Payment Request API | W3C

Payment Request API; W3C; 2017-09-21.

  • Adrian Bateman, Microsoft Corporation
  • Zach Koch, Google
  • Roy McElmurry, Facebook
  • Domenic Denicola, Google
  • Marcos Cáceres, Mozilla

Promotions

Opera is acquired by a Chinese consortium (Kunlun, Qihoo 360, Golden Brick, Yonglian)

In archaeological order


Opera gets $1.2 billion buyout offer from mix of Chinese firms, board recommends deal; ; In ZDNet; 2016-02-10.
Teaser: There is “strong strategic and industrial logic to the acquisition,” according to the software maker’s CEO.

Original Sources

Mentions

  • Price
    • $1.2B USD
    • 53% above Oslo close 2016-02-04.
  • Consortium
    • media
      • Kunlun
      • Qihoo 360
    • pure-play investment
      • Golden Brick
      • Yonglian
  • Who
    • Lars Boilesen, CEO, Opera
    • Sverre Munck, chairman of the board, Opera
    • Yahui Zhou, CEO, Kunlun,
  • Process
    • For sale since 2015-08.
    • Representors
      • Morgan Stanley International
      • ABG Sundal Collier

Qihoo 360-Led Chinese Consortium Makes $1.2 Billion Offer for Opera; Rick Carew (Hong Kong), Kjetil Malkenes Hovland (Oslo); In The Wall Street Journal (WSJ); 2016-02-10.
Teaser: Bid for Norwegian company adds to a busy start to 2016 for outbound Chinese acquisitions

Mentions

  • Opera Software ASA, Norway
  • A consortium of Chinese companies
    • Operators
      • Qihoo 360 Technology Co.
      • Beijing Kunlun Tech Co.
    • Investors
      • Golden Brick
      • Silk Road Fund Management (Shenzhen) LLP
      • Yonglian (Yinchuan) Investment Co.
  • Bid (proposal)
    • Equivalently
      • $1.2B USD in cash
      • 71 Norwegian kroner ($8.27)/share
    • Factoid
      • a 46% premium over trading 2016-02-05
      • <quote>When trading resumed on Wednesday, the stock soared more than 40%, and closed up 33% at 65.10 kroner.</quote>
    • Support
      • Board of Directors, Opera Software ASA
      • 33% of the shares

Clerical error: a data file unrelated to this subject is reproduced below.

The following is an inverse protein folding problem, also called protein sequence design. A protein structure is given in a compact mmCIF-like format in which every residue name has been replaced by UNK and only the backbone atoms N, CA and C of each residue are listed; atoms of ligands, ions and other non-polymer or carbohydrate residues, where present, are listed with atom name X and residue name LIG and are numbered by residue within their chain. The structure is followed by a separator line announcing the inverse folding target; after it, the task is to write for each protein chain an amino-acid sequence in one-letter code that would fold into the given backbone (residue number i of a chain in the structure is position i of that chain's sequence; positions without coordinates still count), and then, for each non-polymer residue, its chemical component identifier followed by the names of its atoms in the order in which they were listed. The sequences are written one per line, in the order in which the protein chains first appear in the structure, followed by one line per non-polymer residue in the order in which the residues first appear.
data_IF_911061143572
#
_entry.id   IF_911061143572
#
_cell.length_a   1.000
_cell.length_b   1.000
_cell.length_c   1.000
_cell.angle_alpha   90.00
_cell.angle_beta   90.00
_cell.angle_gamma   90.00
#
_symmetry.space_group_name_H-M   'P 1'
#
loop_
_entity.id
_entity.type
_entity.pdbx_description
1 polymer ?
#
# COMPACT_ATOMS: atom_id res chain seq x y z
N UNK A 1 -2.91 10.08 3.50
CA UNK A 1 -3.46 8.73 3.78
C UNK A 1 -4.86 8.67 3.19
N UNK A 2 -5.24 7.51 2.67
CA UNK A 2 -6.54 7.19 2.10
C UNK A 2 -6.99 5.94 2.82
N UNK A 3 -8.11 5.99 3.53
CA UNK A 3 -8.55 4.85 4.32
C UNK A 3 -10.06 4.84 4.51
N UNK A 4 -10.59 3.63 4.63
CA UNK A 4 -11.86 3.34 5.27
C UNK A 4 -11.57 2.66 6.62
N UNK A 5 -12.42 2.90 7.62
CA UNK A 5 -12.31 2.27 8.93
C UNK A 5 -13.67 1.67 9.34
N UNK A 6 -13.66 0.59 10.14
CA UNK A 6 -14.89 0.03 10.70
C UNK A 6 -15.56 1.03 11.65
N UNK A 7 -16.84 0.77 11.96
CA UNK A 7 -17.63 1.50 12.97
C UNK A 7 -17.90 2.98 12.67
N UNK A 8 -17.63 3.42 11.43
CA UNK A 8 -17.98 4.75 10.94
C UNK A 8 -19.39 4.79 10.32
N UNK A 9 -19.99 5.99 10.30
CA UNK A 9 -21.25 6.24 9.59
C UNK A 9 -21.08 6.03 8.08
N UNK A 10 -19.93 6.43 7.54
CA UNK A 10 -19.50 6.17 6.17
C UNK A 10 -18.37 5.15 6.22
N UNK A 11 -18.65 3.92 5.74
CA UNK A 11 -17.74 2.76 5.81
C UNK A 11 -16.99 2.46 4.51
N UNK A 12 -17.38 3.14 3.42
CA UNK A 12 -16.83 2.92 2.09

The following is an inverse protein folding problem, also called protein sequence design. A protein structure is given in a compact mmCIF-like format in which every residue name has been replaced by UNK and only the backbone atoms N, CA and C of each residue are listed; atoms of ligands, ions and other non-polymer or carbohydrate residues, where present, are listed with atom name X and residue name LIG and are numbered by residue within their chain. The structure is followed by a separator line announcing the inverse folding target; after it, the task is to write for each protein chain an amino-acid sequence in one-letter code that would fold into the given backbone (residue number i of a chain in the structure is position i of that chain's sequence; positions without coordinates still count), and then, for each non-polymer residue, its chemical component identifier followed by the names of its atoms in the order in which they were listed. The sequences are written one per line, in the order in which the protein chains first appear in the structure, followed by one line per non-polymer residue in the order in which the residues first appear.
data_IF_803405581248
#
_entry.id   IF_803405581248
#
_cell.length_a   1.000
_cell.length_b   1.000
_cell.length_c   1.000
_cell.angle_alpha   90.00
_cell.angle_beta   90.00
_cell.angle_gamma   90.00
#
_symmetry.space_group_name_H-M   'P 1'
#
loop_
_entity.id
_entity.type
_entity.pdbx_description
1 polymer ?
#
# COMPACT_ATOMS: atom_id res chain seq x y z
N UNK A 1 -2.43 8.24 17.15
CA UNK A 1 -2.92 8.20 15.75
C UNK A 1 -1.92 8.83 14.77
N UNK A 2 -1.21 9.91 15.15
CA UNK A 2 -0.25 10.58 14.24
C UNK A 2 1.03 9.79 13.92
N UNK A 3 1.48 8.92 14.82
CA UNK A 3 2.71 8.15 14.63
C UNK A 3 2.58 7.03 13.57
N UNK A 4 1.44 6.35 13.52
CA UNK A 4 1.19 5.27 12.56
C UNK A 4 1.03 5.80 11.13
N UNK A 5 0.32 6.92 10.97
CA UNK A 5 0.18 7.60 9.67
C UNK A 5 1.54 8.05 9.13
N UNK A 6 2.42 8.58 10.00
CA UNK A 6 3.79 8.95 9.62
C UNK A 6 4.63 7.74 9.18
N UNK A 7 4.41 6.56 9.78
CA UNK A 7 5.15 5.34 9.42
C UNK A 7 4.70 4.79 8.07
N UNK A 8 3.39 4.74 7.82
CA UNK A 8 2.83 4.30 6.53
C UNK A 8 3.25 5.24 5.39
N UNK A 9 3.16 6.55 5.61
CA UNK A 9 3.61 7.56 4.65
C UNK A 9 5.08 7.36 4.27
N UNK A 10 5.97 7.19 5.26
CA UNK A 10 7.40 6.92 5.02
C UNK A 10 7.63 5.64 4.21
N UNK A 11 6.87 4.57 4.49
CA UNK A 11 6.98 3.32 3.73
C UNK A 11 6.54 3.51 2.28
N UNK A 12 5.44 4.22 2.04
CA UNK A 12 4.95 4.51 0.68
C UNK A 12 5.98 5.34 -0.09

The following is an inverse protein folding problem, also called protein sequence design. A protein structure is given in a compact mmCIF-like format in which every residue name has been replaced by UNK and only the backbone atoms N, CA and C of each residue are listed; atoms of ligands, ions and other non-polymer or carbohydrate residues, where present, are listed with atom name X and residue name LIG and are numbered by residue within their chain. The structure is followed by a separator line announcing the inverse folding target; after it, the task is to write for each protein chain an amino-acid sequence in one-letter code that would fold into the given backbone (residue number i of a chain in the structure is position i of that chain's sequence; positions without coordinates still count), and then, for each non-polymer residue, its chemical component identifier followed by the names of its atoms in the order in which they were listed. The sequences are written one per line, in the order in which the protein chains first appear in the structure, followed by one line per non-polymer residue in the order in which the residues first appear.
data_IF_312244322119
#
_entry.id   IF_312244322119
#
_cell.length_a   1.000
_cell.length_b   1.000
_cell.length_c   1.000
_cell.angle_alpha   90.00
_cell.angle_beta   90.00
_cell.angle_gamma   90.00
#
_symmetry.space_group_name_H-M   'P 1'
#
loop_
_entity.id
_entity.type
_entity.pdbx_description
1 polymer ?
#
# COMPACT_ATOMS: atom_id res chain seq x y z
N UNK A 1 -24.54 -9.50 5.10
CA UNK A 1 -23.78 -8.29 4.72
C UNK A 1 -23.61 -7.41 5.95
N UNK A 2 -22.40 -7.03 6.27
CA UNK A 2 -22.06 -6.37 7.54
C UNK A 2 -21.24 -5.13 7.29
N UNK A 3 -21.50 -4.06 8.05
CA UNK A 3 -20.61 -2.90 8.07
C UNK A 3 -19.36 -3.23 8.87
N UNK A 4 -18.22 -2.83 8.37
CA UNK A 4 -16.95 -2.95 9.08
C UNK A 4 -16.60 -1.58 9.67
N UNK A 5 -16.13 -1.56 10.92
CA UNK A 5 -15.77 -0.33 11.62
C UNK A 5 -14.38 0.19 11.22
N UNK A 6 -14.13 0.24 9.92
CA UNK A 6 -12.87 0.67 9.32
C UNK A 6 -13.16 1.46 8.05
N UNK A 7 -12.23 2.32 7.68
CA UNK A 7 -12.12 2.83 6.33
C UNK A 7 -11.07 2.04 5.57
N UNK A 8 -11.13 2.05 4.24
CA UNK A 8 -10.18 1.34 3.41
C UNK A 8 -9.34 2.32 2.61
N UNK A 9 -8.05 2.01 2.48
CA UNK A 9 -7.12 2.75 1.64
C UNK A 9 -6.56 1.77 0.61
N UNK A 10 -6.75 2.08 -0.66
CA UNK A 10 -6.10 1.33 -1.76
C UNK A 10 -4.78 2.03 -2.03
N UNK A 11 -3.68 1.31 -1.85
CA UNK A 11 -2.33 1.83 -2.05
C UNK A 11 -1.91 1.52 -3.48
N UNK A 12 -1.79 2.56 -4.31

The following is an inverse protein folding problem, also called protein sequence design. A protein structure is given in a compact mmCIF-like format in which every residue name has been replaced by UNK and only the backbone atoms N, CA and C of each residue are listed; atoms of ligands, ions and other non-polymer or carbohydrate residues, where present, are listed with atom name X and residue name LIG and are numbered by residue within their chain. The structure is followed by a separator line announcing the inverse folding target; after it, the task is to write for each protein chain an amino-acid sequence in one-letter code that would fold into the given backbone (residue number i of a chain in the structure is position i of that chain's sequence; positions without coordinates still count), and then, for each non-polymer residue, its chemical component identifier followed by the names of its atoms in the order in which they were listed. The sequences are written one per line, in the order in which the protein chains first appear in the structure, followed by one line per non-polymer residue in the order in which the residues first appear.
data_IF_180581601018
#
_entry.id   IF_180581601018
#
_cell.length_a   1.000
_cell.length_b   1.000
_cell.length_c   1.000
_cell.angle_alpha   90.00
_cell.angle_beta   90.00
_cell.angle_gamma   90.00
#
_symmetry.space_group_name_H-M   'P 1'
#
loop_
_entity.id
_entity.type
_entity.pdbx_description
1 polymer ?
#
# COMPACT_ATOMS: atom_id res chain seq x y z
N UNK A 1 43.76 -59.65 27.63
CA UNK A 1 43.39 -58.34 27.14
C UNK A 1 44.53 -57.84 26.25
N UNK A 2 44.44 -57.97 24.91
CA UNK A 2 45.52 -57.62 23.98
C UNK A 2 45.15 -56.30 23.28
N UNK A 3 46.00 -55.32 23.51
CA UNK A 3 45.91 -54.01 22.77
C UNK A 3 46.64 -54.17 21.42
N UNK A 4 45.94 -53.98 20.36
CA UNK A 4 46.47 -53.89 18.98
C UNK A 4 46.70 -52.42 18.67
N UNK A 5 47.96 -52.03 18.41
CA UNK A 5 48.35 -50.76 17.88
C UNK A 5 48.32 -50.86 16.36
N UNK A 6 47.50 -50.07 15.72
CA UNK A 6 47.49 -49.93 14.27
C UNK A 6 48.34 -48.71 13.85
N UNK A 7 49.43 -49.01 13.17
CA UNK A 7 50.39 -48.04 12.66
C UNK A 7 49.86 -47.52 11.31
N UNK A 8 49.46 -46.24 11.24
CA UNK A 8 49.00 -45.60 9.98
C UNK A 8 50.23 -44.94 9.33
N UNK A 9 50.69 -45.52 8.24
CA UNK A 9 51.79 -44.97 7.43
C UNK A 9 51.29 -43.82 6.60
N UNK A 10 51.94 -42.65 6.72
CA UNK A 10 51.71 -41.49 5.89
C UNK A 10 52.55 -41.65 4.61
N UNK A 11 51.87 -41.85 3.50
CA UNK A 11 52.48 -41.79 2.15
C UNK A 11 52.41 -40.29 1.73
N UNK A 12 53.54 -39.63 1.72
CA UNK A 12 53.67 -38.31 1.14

• Valuation
    • 2016: $690 million → $740 million (range)
    • 2015: $616 million.
  • Consortium
  • Competition
    sources via StatCounter

    • Android of Googleof Alphabet
      • Chrome → 36.8% market share
    • Microsoft
      • unstated products & market share.
    • Alibaba Group Holding Ltd.
      • UCWeb → ~20% market share
  • Market Share
    sources via StatCounter

    1. Something
    2. Something
    3. Safari
    4. Opera (Phone)→ 10.8%
    5. something
    6. Opera (All; Phone, Tablet, Laptop) → 5.7%
  • Background
    • Qihoo is
      • <quote><snip/>in the process of delisting from the New York Stock Exchange after agreeing in December to a buyout by a consortium including its chairman for $9 billion.</quote>
      • makes mobile and PC antivirus software,
      • operates a search engine
        • No. 2 search engine in China
        • Search engine behind Baidu Inc.
      • has a “secure” Web browser.
    • Kunlun
      • a 60% stake in gay-dating app Grindr LLC for $93 million 2016-01.
    • Other acquisitions by Chinese companies.
  • Who
    • Yu Ling, press relations, Qihoo
    • Havard Nilsson, staff, Carnegie ASA.

Previously

In The Wall Street Journal (WSJ):

The App-ocalypse: Can Web standards make mobile apps obsolete? | Ars Technica

The App-ocalypse: Can Web standards make mobile apps obsolete?; Larry Seltzer; In Ars Technica; 2015-12-28.
Teaser: Many big tech companies—absent Apple—are throwing weight behind a browser-based world.

tl;dr → Betteridge’s Law; i.e. No.

  • WebApps are a Google-culture thing.
  • And good luck with Apple; they are intransigent in their non-interest.

Mentions

In (the arbitrary) order of appearance in the piece:

Projects

Standards

Via: backfill.

SOLVED[fail]: Android WebView does not support Client Certificates at all

Problem Statement

Context

Outcome

Partial success…

  • Webware => just works
    • desktop officework browser
      i.e. Firefox 29+
    • mobile browser => “just works”
      i.e. Chrome 40, Blink 537.36, Android 4.4.4 (what is that, Jelly Bean, Key Lime Pie?, Lollipop?)
  • Appware => FAIL
    • Android does not work, cannot be made to work.
    • WordPress Android is unuseable in this mode.

Environment: Webby Officework Desktop

Outcome: just works

Cases

  • Firefox (Fedora) “just works”
  • Chrome (Android) “just works”

Configuration

  • User receives the certificate as a PKCS #12 (a .p12 file)
  • Install fhe certificate
    • … in the browser (Firefox, Linux)
    • … in the operating system (Android)

Environment: WordPress Android

Outcome: FAIL

  • Do not use Android WordPress on these blogs
  • Use the webby interface with Chrome.
  • WordPress Android uses an embedded WebView which does not implement client certificates at all.

Referenced

Others have tried … but Android does not yet support this concept

Block Phone Calls on Android

tl;dr => it’s not quite a feature, but doable